All we have at the moment is the people who couldn’t quite make it as far as they think they deserve to.  It’s a job to them, not a calling - something to allow them power, not responsibility.

    • spanky says:

      09:11am | 07/08/12

      Priorities in Australia are so stuffed up.  Just have to look at the health system. These homeless don’t have a chance.  We are so worried about what other countries think of us, I say stuff them lets get our own backyard in order first.

    • sunny says:

      10:26am | 07/08/12

      Health system! Gillard lied TWICE about health care reform! See how it has been ignored and the only focus is on cigerettes and plain packaging etc instead of true reform! Too hard so Gillard and her lazy Ministers just put it on the back burner and hope the public forgets. They are doing the same with the asylum seeker problem. Australia for Australians 1st!

    • Alex says:

      10:41am | 07/08/12

      As a former crazy hobo I got back on my feet becuase I had a family member who helped me. Gave me somewhere to sleep, to recover, to heal.
      I am now working full time, looking after another family member, a payslip away from hobotown but things are looking up.
      The welfare net was useful, it was something that let me buy food and afford scripts. That net I used is why I never bitch about paying tax, we are all a sort series of misfortune from a warm bed to a cold doorstep.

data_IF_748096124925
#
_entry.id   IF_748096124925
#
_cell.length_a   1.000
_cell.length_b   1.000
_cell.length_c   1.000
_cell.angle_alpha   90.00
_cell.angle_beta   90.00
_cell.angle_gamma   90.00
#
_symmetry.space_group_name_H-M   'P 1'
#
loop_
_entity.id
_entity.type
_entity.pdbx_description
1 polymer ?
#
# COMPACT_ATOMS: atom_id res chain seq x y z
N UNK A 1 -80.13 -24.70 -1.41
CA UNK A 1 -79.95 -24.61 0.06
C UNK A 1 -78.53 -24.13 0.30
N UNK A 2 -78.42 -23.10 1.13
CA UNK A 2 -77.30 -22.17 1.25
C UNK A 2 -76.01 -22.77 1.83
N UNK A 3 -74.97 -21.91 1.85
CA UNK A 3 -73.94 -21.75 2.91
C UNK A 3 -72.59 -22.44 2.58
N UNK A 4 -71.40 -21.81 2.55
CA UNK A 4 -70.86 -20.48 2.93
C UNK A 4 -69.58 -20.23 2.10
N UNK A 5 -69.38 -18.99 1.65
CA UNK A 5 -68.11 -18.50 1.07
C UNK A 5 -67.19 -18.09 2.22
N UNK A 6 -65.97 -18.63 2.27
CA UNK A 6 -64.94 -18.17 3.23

However the thing that saved me was my family, my friends. We need someone to connect with us. If it was not for my family I would not be sitting here thinking I hate my job and my the room I am renting is crappy as hell but dear lord I am gratefull for it.
      I was helped, I am now looking after others.
      Please if you have strength and health find a way to help someone, even just one person. It is also in your best interests to have the crazy motherfuckers like me medicated and paying tax.

    • Andrew says:

      11:40am | 07/08/12

      Best post ever! Thanks Alex for bringing some perspective and congratulations for having the courage to get back on your feet.

    • Richard the Lionheart says:

      11:10am | 07/08/12